N-Day: NaNoWriMo 15 is back again!

As I’ve said several times, I’ve written most of the novel that I wrote for NaNoWriMo 2015 (N-Day), but I missed out a chunk which meant that not all of it could be uploaded. The next bit is ready!


The house was silent for several more days. Even after they had the funeral people remained subdued. Some drifted away straight after the funeral, refusing to see Reilly as their new leader. He didn’t argue with them, nor did his followers. They stood and watched as the leavers took their share of the resources and walked away.

Eventually sound returned to the house and organisation followed. The stockpiles were gradually refilled, and a few new people arrived. If and when they asked about the graves, they were told the truth. Reilly was keen to ensure that he was seen as an honest leader.

Just over a month after the funeral, when the rain was making the ground soft once more, a scout returned to the house and went straight to Reilly. He claimed that he had found the corpses of one of the groups that had left the camp.

He said that he couldn’t bring any proof because there was barely anything left of them. He said that everything they had been carrying, even their clothes, had been taken. He said that that bodies had been burnt. He only recognised one of them.

Somebody, the scout said his name was Larry, had appeared to crawl away from the fire; that he couldn’t have been dead when he was set on fire. His body was warped, the skin all pinched and twisted. But his face was vaguely recognisable. The scout described the bruises and that it had begun to decompose, and that he recognised Larry’s ginger hair and his crooked teeth.

Reilly drove to the corpses, following the scout’s directions. It was the first time that Reilly had left the camp for several months, having been too busy orchestrating the movements of everyone else.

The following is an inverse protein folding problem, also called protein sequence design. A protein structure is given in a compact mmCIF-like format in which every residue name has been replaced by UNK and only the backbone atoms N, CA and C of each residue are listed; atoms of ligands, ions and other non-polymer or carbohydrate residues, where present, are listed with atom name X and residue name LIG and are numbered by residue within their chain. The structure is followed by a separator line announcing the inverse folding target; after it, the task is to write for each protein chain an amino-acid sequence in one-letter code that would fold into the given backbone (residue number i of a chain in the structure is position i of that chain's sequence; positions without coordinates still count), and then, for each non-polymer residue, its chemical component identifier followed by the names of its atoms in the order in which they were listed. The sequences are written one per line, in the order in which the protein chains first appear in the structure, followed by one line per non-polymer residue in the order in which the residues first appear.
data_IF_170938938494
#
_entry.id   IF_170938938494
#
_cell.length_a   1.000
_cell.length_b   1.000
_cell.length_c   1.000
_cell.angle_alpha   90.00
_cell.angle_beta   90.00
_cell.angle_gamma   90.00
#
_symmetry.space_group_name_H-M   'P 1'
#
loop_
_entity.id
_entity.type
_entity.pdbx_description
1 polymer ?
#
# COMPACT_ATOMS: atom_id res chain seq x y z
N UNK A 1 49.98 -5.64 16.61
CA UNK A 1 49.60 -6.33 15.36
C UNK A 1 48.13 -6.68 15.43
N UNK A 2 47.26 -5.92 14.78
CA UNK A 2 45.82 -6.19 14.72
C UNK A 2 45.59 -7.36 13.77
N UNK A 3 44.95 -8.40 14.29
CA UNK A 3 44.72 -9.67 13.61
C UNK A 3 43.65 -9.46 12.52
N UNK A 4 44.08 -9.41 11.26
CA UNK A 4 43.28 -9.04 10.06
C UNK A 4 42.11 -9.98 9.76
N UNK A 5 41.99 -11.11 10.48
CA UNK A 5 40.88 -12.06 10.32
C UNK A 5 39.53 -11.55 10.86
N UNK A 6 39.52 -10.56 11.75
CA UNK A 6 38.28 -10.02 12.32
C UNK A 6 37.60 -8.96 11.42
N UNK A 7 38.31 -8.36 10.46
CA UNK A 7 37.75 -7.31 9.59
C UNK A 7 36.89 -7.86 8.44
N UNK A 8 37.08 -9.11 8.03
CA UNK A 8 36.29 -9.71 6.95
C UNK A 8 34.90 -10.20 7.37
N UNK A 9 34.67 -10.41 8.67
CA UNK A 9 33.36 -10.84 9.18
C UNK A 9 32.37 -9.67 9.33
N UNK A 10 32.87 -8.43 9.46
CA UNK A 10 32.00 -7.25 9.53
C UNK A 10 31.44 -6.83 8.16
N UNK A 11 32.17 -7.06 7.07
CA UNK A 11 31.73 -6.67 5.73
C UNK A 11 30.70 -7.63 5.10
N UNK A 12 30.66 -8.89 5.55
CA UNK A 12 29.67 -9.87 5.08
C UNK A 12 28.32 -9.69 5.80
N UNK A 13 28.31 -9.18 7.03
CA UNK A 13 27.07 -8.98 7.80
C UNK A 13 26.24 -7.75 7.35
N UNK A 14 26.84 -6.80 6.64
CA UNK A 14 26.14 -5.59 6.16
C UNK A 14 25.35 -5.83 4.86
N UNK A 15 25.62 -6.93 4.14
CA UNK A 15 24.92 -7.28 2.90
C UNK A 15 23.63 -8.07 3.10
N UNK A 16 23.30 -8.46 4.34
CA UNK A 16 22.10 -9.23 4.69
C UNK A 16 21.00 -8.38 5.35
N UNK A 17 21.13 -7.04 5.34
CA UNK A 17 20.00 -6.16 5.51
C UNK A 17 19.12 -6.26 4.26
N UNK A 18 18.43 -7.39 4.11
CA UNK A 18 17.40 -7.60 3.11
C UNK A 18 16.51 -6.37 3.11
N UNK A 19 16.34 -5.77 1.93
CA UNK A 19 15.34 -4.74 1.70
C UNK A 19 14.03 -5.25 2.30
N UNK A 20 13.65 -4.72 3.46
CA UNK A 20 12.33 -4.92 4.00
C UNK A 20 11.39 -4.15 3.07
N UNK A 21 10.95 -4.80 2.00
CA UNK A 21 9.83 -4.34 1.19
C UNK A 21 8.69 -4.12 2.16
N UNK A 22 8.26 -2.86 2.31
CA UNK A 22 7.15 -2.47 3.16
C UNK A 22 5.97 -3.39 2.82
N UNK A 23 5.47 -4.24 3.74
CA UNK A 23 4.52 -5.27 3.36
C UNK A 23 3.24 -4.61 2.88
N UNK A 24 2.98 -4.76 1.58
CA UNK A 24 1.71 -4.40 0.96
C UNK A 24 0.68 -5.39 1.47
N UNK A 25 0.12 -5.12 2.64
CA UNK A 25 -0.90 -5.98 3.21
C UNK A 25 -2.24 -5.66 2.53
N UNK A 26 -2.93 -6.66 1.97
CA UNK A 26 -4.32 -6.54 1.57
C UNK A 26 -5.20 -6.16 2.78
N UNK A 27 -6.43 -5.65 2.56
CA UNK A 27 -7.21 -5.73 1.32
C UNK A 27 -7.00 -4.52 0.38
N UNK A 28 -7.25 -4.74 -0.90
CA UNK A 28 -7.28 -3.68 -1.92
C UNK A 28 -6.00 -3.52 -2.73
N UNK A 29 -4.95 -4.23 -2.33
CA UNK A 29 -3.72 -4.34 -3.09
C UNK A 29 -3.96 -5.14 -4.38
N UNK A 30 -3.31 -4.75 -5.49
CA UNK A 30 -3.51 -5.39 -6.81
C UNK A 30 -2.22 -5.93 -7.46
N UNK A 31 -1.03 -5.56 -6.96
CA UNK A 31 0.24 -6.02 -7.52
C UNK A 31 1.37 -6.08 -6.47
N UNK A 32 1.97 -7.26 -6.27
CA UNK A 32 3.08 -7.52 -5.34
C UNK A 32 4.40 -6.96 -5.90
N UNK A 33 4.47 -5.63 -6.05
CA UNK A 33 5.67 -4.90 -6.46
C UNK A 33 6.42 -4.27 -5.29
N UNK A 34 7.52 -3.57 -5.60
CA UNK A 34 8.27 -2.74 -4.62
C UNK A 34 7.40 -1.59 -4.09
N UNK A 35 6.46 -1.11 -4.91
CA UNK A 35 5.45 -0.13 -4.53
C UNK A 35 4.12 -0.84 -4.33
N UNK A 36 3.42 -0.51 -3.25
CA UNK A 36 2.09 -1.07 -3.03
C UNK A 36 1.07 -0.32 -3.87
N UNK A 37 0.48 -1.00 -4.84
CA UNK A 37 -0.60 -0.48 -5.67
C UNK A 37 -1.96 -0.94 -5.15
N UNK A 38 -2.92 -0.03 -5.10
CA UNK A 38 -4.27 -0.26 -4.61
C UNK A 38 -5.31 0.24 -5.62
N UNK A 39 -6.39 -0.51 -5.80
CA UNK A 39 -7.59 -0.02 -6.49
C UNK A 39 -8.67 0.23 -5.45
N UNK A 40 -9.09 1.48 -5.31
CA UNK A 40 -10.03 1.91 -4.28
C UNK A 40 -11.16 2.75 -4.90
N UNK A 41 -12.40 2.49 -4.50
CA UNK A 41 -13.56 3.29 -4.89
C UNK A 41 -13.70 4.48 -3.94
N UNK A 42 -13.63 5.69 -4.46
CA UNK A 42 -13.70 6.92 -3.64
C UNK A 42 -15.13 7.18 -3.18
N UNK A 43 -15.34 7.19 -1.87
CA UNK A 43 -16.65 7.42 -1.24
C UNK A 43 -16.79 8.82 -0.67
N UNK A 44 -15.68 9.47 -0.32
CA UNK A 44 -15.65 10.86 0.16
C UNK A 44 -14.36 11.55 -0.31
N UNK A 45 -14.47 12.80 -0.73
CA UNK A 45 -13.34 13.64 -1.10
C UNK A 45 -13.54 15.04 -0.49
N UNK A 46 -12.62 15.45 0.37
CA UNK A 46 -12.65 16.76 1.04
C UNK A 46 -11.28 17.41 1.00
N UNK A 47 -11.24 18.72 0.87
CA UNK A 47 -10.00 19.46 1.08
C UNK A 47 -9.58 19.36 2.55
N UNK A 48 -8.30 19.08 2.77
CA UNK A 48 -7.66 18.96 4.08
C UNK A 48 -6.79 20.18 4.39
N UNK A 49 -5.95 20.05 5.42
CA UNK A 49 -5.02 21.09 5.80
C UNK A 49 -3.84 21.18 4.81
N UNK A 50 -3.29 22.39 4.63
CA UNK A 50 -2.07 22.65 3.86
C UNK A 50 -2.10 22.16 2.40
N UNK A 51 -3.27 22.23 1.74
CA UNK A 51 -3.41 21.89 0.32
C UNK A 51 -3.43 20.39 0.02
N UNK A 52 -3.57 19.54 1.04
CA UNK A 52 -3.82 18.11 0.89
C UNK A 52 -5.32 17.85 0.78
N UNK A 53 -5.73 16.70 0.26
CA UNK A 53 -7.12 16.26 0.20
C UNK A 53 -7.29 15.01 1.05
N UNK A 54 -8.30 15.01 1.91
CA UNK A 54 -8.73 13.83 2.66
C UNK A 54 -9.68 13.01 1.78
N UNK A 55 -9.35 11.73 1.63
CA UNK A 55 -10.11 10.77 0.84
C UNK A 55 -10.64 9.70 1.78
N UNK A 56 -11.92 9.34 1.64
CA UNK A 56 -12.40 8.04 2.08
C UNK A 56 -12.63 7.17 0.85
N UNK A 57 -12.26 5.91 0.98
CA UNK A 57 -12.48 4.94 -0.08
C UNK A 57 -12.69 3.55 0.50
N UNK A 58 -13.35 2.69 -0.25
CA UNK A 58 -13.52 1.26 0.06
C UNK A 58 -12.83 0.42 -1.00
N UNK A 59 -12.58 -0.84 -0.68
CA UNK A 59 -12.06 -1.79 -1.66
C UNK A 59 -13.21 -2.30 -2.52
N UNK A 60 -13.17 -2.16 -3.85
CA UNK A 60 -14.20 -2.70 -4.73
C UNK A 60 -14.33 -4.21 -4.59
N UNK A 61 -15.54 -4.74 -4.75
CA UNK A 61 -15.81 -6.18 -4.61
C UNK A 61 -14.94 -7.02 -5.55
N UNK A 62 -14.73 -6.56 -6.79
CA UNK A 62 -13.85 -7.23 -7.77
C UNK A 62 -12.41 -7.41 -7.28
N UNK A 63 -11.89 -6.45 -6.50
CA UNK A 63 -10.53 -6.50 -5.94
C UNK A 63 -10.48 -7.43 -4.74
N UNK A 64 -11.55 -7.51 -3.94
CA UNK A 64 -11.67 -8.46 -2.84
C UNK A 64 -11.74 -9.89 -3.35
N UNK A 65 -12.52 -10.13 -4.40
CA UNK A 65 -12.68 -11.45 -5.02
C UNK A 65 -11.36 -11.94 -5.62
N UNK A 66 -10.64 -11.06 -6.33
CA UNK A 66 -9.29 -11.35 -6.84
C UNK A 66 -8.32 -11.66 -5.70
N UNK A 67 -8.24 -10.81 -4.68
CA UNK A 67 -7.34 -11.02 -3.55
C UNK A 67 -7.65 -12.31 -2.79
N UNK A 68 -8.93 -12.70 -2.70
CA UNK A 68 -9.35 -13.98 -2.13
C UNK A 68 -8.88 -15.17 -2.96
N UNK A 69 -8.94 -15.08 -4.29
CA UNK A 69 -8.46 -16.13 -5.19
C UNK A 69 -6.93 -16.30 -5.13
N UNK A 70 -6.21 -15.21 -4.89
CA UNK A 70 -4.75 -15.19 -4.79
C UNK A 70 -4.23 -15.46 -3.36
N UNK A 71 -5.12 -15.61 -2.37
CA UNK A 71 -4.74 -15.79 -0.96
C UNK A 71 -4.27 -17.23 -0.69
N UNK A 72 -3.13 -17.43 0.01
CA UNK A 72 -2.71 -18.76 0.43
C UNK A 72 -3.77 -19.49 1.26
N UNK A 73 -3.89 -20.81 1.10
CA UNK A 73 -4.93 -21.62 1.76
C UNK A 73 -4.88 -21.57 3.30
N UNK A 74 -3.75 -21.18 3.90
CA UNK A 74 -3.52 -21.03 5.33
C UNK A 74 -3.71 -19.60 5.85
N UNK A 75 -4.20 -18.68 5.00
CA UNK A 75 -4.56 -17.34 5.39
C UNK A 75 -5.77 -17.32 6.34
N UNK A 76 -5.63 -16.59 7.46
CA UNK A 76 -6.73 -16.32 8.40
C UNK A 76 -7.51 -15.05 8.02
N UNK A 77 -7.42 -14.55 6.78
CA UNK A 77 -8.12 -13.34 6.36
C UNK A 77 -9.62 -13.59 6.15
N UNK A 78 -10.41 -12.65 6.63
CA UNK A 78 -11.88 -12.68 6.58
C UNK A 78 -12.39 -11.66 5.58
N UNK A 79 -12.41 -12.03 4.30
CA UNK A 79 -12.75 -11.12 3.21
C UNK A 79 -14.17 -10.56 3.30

To him, the world seemed to have become more grey. The ground looked beyond sick, like it was resigned to its fate. It was hard to distinguish where the horizon truly was: the grey ground gave way to grey sky. Reilly wondered how far the hunting parties were having to travel and what he was making them go through when they left the camp. He thought to ask the scout but decided against it for the time being. The matter at hand was more pressing.

Most of the corpses were crushed together, pushed into a pile of ash with the odd bone sticking out. When Reilly knelt and gently touched one, it collapsed into dust. He spent a while just looking at the remains of the pyre before moving to the corpse that the scout had recognised.

It was far worse than he had described.

The skin was twisted and had shrunk like melted plastic. There were tears in the skin that had begun to grow mould and little white maggots wriggled through them. For a second he wondered where the maggots had come from, then he felt the vomit rise in his throat and he turned away.

Wiping his mouth, Reilly apologised to the scout.

“Rain’s washed mine away.” The scout shrugged.

“Looks like there were seven of them.” Reilly said.

“It must be one of the last groups, I remember that Larry left quite late. He seemed to think that you’d do something amazing straight away.” He shrugged again. “Takes time.”

“Mhm.” Reilly grumbled and knelt down next to Larry’s corpse. He held his sleeve against his mouth, breathing through the thin fabric; he tried as best he could to ignore the smell. Gently he rolled the corpse over.

A cave went deep into the front of Larry’s chest. Reilly pulled the corpse over and glanced at Larry’s back. There was a small exit wound. The hole at the front exposed rotten organs.

He stood up quick. “He was shot.”

“Not good.” Scout said, although it didn’t really need to be said.

Reilly looked around at the ground, trying to make out any tracks. It had rained on their way out, and the ground had turned to a grey mush.

“They went that way.” The scout said, gesturing towards the north.

Reilly nodded and walked back to the truck. The scout followed and they sat down inside, watching the clouds in silence.

After a while, the cloud that they had been watching had faded into the sky, Reilly started the truck and drove them back to the house.

“Not good” He said. “Get all the scouts who aren’t out to meet me in the dining room.” He said, pulling the truck up outside the front of the house. Someone would collect it from there and take it back to the garage.

He sat in his room while the scouts assembled in the dining room. The gunshot wasn’t good. Part of him had hoped that the scout had been wrong about the burning too, that some animal had attacked the group. But a gunshot meant that there were scavengers around, unless one of the other groups of leavers had turned on them. As long as they didn’t come back and attack the camp.